Emotions ran the gamut Friday night at Central Park during the American Cancer Society’s annual Relay for Life fundraiser. As if emotions were colors, everywhere one looked there was a multi-hued reminder of how cancer has touched people’s lives.


Bright purple shirts worn by survivors were a beacon of hope and a badge of courage for those who have battled the disease and won. Neon green shirts worn by the Andi’s Dandies team featured a festive curly font and some big daisies, bringing a touch of whimsy and light to a dark journey. Even the color black made an impression when accompanied by the words “Ask Me Why I Walk” on the front and names on the back representing each team member’s personal connection to a disease that touches so many.


Emotions ran the gamut Friday night at Central Park during the American Cancer Society’s annual Relay for Life fundraiser. As if emotions were colors, everywhere one looked there was a multi-hued reminder of how cancer has touched people’s lives.

 

Bright purple shirts worn by survivors were a beacon of hope and a badge of courage for those who have battled the disease and won. Neon green shirts worn by the Andi’s Dandies team featured a festive curly font and some big daisies, bringing a touch of whimsy and light to a dark journey. Even the color black made an impression when accompanied by the words “Ask Me Why I Walk” on the front and names on the back representing each team member’s personal connection to a disease that touches so many.

 

And at dusk, the flickering yellow glow of luminaries that lined the perimeter of the park illuminated names in memory or in honor of those on cancer’s roll call.

 

The full spectrum of emotions and colors filled the park from the opening ceremonies, when mom Julie Reuter talked about her 5-year-old daughter Andi’s battle with cancer, to the early-morning hours Saturday when teams packed up their campsites to go home. With a glance in any direction, the significance of the event was ever present on people’s minds.

 

There were cheers and there were tears — and a little bit of everything in between — as southern Oklahomans gathered together to remember and to celebrate.

 

Little Andi Reuter stood next to her mother on the Central Park stage, a breeze blowing through the mass of blond curls on top of her head as Julie talked about Andi’s battle with kidney cancer.

 

Later, the two walked together during the first lap around the park with other survivors as their family and friends cheered them on from the sidelines.

 

Once the lap was finished, Andi switched from her purple survivor shirt to the neon green shirt of her teammates. Around her neck, she wore a silver bell, memorializing one of the greatest moments of her life, so far. On 9-9-09, Andi rang the bell at Children’s Hospital in Oklahoma City, signifying that she is now cancer free.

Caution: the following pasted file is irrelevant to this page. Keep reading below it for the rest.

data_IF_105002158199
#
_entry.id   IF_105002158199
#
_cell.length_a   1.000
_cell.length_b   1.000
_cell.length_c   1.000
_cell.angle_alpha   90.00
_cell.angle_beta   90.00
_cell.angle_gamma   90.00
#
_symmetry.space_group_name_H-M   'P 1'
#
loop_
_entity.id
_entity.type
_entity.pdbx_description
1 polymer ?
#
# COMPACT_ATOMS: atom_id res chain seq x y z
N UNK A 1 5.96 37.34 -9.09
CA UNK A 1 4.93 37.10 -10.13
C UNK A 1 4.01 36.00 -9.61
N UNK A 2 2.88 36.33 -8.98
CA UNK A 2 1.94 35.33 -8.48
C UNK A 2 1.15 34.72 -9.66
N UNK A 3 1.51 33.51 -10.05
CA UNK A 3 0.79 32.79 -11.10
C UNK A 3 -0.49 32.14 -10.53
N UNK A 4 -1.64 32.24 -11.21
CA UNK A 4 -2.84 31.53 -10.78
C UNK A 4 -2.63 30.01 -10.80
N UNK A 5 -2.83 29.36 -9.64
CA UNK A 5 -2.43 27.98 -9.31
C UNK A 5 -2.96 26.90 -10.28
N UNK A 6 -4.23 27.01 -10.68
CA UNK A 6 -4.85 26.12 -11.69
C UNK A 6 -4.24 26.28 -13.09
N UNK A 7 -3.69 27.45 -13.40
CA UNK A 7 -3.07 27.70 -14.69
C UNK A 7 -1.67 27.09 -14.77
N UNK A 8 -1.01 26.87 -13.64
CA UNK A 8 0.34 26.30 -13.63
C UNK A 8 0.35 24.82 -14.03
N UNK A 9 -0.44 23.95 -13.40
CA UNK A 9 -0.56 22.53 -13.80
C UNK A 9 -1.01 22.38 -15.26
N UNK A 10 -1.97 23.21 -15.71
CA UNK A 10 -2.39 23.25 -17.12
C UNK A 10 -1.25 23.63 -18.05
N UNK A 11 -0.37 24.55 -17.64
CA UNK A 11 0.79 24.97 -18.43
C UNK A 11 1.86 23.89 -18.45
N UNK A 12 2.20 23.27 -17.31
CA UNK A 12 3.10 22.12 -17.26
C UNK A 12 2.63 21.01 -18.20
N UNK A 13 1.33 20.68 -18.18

Julie said she owes her daughter’s life to people who donate funds to events like the Relay for Life, and for other unselfish parents who years ago allowed their own children to be part of clinical trails so that a cure could be found for Andi’s type of cancer.

 

“I was in the hospital with other parents whose children were probably not going to be OK,” Julie said. “It’s heartbreaking, but it’s also encouraging to know that new treatments are being discovered all the time.”

 

While some people credit medical science for beating cancer, Aftann Patton claims a miracle for being alive. Diagnosed with stage 4 bone cancer at age 9, she was sent home with only a 13-year life expectancy.

 

Now, an 11-year survivor, she celebrated her life Friday night, and prayed for another miracle for her 2-month-old daughter, Lexi, who may have the same type of cancer.

 

Lexi had already gone home by the time events got in motion at the park, but Aftann’s other children — 5-year-old Lyndon Redman and 3-year-old Mia Patton — were at her side, proclaiming loudly their mother’s victory over cancer with shirts that read “Product of a Survivor.”

 

“I had two diseases, bone cancer and bone disease,” Aftann said. “One needed chemo, the other needed radiation and I couldn’t do them both at the same time. Instead, I got a miracle.”

 

Her mother, Sharen Hale, is also a survivor and said prayer is what saved her daughter.

 

Across the park, a large banner labeled “Wittner’s Warriors” graced a table where team members in black shirts sold a variety of food. The fronts of their shirts urged others to “Ask Me Why I Walk.” team captain Amanda Wittner said it was a way to get people talking about an important issue.

 

“Most of the team is people I work with,” she said. “Each of us got to put names on the back of our shirts in memory of or in honor of someone we know with cancer.”

 

Amanda said she, personally, has lost five family members to cancer and being involved in events like Relay for Life is her way of making sure her children don’t experience the same pain.

 

“It’s just very personal to all of us,” she said.

 

Top 5 Teams:
1. First National Bank — $10,031.80
2. Noble Energy — $6,339.15
3. Smith Carney & Co. CPA — $5,627
4. City of Ardmore — $3,043.14
5. Andie’s Dandies — $3,022